Tulipa avattua netissä japanilainen TV-kanava NHK ja siellä oli tuore 4 minuutin juttu Toyotan vetyautosta. Suosittelen katsomaan, jos vain englannin kuunteleminen on edes välttävällä tasolla. Mielenkiintoinen maailman ensiesittely. Tokion Olympialaisissa 2020 tullaan ajamaan vetyautoilla - infran rakentaminen on aloitettu Tokion "Metropolitan Government " toimesta.
Juttu ei nyt ihan suoraan renkaisiin liity, mutta talvi tuotti vetyautollekin ylimääräisiä haasteita. Pakokaasuna poistuva vesi jäätyi ja jumitti koneen:) Tämän jutun nähtyäni uskon hybridiautojen jäävän kokeiluksi ja todellisen seuraavan sukupolven ympäristöä säästävän auton olevan vetyauton. Vety on ilmainen energianlähde, kunhan se saadaan otettua talteen ennen kuin se reagoi hapen kanssa.
Ehkäpä kaasukin polttoaineena olisi aika hyvä, koska myös sen palamistuotteena syntyy vain vettä.
Nov. 27, 2014
Officials with Toyota Motor say they're about to launch the car of the future. They're unveiling the world's first commercial fuel-cell vehicle.
Engineers cleared many bumps in the road developing the car. And other companies are building the infrastructure to supply hydrogen .
This is Toyota's fuel-cell car, the Mirai, meaning "the future". In the final stage of development they take the car for a test run.
The car quickly accelerates to 90 miles, or 150 kilometers, per hour. Engineers are carefully monitoring the sounds it makes and the vibrations of the car body at high speed.
They say the largest problem was the water that's emitted instead of exhaust gas.
If the water freezes in cold weather, it may block air intake, causing the car to stop. To sell the car globally, the engineers must ensure it runs stably under all weather conditions.
"The water gave us a lot of trouble. It was said those who get control over water will be the winner in the fuel-cell race."
How did they prevent the water from freezing? After much trial and error, they chose to deliberately cut the power generation efficiency of the fuel cell.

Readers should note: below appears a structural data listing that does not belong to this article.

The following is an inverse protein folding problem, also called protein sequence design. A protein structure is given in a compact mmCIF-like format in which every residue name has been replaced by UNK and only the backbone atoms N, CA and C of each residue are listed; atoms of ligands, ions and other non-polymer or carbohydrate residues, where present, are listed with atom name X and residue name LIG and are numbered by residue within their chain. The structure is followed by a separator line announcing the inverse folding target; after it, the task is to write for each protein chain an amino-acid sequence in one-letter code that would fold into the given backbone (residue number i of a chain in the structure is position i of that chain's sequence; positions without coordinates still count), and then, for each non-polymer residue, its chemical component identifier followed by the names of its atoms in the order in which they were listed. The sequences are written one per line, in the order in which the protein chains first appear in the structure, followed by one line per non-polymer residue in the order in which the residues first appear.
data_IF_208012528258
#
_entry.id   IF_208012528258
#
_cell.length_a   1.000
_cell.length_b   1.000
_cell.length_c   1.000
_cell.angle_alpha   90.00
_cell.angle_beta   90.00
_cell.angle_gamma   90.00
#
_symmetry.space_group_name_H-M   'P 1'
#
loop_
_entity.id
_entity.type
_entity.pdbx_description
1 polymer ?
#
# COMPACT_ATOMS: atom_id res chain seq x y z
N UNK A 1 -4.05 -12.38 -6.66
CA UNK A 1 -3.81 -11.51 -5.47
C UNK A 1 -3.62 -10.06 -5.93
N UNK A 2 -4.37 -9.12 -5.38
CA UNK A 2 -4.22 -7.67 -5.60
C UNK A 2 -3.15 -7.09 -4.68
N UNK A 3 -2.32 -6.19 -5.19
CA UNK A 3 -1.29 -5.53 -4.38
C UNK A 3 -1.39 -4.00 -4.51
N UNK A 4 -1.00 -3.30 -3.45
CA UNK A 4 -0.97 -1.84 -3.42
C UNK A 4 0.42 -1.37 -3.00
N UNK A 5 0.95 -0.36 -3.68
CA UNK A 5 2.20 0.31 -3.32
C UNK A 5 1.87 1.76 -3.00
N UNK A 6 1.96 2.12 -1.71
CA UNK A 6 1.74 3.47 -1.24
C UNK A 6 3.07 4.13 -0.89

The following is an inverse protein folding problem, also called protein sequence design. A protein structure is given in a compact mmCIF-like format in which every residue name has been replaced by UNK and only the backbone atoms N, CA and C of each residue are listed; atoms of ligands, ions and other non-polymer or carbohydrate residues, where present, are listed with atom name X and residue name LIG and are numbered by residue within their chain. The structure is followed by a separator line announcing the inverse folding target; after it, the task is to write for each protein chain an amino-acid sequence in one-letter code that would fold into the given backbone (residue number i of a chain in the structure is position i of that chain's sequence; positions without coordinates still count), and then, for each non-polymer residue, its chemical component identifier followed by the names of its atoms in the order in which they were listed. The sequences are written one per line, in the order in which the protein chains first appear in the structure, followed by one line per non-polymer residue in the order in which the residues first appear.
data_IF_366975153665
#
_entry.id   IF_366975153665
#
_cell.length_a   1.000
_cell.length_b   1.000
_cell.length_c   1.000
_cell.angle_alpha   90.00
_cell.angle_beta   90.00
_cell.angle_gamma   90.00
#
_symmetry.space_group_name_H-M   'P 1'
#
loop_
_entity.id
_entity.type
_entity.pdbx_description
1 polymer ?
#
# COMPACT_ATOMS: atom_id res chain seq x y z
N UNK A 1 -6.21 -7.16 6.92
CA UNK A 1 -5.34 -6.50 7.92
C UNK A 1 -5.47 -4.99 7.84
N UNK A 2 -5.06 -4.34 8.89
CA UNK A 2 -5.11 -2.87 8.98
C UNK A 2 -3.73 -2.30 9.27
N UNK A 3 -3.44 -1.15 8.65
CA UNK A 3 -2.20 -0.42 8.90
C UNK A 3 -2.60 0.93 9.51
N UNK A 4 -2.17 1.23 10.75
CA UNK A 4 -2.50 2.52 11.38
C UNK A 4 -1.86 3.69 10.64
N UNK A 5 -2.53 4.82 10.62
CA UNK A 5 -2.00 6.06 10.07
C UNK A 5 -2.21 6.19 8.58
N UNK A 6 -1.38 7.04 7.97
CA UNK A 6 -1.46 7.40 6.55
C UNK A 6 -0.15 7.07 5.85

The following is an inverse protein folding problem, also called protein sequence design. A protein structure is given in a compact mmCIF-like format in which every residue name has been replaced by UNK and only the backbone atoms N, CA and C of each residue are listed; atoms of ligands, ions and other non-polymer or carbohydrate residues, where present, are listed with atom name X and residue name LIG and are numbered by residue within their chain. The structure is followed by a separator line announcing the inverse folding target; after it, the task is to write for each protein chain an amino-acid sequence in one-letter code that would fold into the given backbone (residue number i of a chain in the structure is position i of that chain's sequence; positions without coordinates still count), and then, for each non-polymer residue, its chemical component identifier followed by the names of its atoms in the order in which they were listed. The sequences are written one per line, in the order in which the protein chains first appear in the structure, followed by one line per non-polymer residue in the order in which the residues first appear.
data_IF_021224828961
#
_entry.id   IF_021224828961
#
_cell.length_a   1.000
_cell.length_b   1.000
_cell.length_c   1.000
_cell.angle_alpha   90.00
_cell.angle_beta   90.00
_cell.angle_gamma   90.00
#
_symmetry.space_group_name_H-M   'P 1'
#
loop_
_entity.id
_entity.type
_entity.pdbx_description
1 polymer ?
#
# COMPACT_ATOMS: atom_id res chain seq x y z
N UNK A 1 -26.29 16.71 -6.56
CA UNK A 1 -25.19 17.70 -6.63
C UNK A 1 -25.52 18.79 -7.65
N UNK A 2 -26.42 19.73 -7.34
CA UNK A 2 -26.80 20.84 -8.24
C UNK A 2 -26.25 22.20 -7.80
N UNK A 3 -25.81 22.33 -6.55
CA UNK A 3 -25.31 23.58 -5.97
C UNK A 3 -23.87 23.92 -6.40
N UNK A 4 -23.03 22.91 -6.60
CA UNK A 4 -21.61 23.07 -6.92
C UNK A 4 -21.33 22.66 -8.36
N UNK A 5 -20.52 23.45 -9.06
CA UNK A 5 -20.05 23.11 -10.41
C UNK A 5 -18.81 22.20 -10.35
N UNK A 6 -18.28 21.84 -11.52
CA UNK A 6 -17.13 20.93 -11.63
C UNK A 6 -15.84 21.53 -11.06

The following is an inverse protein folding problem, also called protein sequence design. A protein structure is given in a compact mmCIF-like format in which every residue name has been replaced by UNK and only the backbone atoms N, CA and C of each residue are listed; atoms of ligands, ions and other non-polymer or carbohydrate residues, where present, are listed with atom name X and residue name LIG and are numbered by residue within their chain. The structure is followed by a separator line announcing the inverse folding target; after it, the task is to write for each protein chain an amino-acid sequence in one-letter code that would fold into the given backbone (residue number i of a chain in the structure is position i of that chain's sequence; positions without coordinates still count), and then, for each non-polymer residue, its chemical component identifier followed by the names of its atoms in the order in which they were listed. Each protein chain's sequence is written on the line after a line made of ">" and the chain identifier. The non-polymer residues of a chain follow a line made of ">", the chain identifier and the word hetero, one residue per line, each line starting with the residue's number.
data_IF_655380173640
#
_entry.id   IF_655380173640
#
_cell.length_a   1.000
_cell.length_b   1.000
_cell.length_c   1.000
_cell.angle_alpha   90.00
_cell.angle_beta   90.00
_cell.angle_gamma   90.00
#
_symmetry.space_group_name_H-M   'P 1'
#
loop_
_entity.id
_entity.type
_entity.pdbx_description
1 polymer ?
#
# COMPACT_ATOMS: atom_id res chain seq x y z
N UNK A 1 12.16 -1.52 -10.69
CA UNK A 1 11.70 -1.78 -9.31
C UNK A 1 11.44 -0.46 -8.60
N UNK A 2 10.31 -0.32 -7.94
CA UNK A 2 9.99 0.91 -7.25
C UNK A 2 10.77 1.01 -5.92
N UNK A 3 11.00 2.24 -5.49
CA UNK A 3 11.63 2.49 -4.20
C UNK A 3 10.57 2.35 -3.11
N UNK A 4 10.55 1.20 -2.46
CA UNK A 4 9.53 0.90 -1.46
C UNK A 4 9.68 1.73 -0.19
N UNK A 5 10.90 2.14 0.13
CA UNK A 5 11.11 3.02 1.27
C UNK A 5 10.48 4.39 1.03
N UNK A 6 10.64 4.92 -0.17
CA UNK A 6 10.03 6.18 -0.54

They noted that reducing the amount of electricity generated from the hydrogen-oxygen reaction produces heat instead. They succeeded in preventing the water turning into ice by generating heat just after the system starts.
Developing storage tanks for high-pressure hydrogen was also a challenge.
The tanks must be sturdy. In the event of a collision, it's important the tanks don't leak. But, at the same time, they must be light.
Mikio Kizaki / Toyota Motor
"We wrapped carbon fibers around the tanks to reinforce them."
Engineers took carbon fiber used in aircraft and developed it for use in automobiles. They went on to clear many other challenges, including reducing costs.
Hydrogen has been used worldwide as rocket fuel and for other purposes. In fact Japan produces a large quantity of it.
This factory is run by the company Asahi Glass. It produces sodium hydroxide for a broad range of uses, including metal processing and the production of detergent. Hydrogen is created as a byproduct of the process.
A government estimate says Japan in 2030 will have enough hydrogen capability to fuel up to 13 million vehicles for a year.
Some companies have seen a new business opportunity in Japan's abundant hydrogen supply.
Industrial gas supplier Iwatani has been producing its own hydrogen but is now also collecting hydrogen generated as a byproduct by other companies and selling it.
Iwatani has built a pipeline connecting its own plant with the factory run by Asahi Glass. The Iwatani plant liquefies the hydrogen and ships it out. Iwatani officials plan to increase the firm's deliveries to hydrogen stations if more drivers turn to fuel-cell vehicles.
"A new era of hydrogen as an energy source is dawning."
The Tokyo Metropolitan Government supports the move toward hydrogen. It is building hydrogen stations ahead of hosting the 2020 Olympics. Expectations are growing that fuel-cell cars will follow hybrids and electric vehicles in opening up the era of eco-friendly vehicles.